It’s a brilliant idea and it didn’t take a Ph.D. to think of it, but a University of Hawaii-Manoa student who’s studying sustainability.
The Honolulu Tool Library, located at Reuse Hawaii behind the UH medical school in Kakaako, allows people to borrow tools, from paint sprayers to saws, and dozens of others to choose from.
For a $55 annual membership fee, you can borrow any tool for a week for things like woodworking, carpentry, home remodeling, painting and gardening. The tools are donated and the library maintains and sharpens them.
Founder and executive director Elia Bruno originally got the idea for the library about a year ago while working on a garden. “I wanted to build raised beds and compose bins, but I realized buying all the tools I was going to need, it was not going to make sense because I’m never going to use them again.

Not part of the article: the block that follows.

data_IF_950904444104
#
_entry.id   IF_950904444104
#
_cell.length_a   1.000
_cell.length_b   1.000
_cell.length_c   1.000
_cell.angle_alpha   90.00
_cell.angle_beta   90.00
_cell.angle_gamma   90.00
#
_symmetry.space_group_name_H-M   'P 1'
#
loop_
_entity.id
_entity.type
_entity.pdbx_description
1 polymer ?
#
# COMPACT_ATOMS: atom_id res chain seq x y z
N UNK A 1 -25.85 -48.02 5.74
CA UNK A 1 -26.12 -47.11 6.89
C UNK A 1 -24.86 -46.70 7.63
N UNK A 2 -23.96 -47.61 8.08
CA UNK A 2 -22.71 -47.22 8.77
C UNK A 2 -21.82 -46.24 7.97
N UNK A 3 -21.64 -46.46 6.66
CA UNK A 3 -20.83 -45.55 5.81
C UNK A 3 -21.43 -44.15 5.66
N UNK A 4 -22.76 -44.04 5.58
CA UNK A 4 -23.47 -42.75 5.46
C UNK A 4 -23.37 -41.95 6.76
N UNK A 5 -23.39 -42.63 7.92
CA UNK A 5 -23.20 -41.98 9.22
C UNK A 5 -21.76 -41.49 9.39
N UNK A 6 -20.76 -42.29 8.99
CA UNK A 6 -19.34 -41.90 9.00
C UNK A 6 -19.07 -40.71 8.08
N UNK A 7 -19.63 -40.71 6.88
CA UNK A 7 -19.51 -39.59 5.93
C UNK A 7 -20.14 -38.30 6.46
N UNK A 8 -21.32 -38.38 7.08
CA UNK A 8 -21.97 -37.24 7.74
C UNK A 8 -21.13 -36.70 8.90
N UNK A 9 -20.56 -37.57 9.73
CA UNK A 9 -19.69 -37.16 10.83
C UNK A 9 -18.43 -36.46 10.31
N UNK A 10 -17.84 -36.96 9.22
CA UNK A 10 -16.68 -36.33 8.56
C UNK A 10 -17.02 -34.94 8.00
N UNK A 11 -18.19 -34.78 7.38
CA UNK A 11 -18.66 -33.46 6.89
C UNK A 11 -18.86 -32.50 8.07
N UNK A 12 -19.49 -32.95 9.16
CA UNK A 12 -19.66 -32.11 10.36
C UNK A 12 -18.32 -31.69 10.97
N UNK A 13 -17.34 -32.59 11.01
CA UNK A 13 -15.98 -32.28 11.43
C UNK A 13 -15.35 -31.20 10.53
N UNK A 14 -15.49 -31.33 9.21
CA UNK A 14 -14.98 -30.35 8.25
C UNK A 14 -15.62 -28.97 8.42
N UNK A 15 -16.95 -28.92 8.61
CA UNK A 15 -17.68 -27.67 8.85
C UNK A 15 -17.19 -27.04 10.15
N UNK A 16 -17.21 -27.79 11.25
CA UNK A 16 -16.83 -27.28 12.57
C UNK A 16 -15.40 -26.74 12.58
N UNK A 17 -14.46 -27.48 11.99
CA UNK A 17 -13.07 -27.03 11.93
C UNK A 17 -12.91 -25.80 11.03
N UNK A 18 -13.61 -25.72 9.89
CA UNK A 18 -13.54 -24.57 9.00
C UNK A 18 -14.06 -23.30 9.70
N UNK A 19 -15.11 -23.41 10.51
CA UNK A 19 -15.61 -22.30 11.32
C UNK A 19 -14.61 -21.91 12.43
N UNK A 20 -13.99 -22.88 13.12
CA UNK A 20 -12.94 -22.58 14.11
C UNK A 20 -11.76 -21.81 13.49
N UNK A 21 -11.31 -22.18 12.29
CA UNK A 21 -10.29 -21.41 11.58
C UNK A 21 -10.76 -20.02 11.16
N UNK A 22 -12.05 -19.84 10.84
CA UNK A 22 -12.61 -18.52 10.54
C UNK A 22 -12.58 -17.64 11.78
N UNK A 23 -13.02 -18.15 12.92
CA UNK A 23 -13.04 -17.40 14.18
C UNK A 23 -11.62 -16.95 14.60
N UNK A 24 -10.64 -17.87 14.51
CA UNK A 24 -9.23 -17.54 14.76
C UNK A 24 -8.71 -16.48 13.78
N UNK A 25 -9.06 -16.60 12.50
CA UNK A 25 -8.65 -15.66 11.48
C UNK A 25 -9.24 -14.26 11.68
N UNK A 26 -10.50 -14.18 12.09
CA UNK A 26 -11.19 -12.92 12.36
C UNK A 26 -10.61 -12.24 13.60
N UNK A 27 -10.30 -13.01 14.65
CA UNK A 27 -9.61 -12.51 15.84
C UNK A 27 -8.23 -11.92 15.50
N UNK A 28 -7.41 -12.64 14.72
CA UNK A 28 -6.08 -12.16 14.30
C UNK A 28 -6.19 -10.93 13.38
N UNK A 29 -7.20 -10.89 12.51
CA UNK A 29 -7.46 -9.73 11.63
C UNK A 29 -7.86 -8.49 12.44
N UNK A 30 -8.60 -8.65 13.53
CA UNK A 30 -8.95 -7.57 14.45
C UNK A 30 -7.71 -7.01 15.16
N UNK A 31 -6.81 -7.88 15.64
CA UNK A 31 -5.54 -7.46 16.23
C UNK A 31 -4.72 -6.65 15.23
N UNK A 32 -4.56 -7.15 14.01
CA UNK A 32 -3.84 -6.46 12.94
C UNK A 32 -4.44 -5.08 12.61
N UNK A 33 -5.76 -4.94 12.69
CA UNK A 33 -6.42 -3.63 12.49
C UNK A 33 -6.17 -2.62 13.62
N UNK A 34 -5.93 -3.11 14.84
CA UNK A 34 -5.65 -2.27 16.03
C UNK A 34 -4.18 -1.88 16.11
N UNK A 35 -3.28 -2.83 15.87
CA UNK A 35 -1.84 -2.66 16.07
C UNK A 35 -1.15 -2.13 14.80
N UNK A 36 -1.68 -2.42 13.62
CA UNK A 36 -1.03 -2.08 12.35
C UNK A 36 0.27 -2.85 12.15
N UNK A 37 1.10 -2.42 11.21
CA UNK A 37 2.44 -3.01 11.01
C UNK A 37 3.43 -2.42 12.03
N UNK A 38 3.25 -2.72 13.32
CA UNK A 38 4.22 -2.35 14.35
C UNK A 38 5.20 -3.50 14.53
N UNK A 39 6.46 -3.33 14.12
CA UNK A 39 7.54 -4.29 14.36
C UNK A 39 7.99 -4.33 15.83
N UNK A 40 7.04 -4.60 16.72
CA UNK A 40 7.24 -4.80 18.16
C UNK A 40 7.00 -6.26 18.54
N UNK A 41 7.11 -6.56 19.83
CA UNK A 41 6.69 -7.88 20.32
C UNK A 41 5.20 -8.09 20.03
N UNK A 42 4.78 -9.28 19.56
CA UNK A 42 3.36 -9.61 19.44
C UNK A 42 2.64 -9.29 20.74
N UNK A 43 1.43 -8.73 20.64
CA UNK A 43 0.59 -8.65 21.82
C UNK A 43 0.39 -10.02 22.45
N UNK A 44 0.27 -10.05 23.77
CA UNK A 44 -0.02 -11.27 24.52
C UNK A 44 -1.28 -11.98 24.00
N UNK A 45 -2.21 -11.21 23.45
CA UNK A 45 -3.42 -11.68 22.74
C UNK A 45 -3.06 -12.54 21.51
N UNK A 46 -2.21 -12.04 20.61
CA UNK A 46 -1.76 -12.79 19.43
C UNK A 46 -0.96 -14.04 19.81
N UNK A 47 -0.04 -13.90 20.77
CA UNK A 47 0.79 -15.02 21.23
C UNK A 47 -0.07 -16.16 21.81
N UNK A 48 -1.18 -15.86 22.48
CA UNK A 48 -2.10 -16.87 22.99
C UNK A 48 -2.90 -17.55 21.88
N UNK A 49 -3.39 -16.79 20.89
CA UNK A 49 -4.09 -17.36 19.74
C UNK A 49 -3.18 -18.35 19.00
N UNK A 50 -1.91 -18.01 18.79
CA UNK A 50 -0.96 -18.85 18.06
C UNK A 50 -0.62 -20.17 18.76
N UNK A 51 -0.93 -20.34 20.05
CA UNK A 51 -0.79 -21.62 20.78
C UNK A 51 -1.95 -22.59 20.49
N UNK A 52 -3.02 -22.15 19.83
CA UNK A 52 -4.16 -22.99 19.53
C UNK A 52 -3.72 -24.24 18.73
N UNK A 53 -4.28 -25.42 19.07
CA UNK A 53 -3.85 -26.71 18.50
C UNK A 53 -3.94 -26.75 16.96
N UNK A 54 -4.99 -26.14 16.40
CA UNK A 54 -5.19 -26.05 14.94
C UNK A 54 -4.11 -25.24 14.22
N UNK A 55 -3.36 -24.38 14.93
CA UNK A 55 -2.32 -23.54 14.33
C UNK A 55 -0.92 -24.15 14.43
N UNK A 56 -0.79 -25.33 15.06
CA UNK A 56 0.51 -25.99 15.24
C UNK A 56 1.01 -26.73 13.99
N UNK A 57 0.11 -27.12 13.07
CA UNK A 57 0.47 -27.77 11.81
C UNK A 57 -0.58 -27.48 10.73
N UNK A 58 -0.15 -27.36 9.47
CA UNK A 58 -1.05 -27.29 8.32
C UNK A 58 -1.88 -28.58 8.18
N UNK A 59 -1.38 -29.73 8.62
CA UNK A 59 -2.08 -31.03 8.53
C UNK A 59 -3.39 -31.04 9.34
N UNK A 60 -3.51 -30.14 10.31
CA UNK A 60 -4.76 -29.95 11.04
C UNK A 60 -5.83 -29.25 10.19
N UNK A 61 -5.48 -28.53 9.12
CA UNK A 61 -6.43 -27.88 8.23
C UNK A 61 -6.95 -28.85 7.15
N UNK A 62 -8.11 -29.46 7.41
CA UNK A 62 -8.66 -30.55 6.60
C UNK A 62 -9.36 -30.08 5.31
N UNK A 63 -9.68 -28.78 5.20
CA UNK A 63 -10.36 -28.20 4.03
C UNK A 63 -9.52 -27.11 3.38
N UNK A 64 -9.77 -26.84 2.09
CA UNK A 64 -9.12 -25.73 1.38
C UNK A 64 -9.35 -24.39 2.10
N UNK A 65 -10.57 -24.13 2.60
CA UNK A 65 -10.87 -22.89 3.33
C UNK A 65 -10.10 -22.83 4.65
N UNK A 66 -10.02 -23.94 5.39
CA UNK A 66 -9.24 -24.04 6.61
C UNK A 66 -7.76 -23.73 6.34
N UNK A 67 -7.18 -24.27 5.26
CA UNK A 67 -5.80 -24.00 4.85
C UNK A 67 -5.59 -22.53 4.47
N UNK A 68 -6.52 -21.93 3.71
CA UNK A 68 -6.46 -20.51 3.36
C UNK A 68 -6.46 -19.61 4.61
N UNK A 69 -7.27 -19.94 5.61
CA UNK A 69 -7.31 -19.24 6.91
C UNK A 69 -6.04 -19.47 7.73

“I went to learn about tool libraries and what they’re doing on the mainland. … I eventually brought the concept back to Hawaii and we got it started.”
Bruno said not only can people donate their tools for a tax deduction, but they can still access the tools when they need them.
“We’re also starting a series of workshops that we can teach our community members how to build and fix stuff, especially using reclaimed material,” he said.
“When you look at the carbon footprint of owning and using tools, only 2 percent of its carbon footprint comes from using the tool, and 98 percent of the carbon footprint — let’s say a drill comes from making the drill — comes from extracting the resources, shipping it all over the world. So if we can reduce that by sharing a single tool among many community members, we’re actually getting rid of 98 percent of the carbon footprint of that tool.”
To learn more about the Honolulu Tool Library, click here.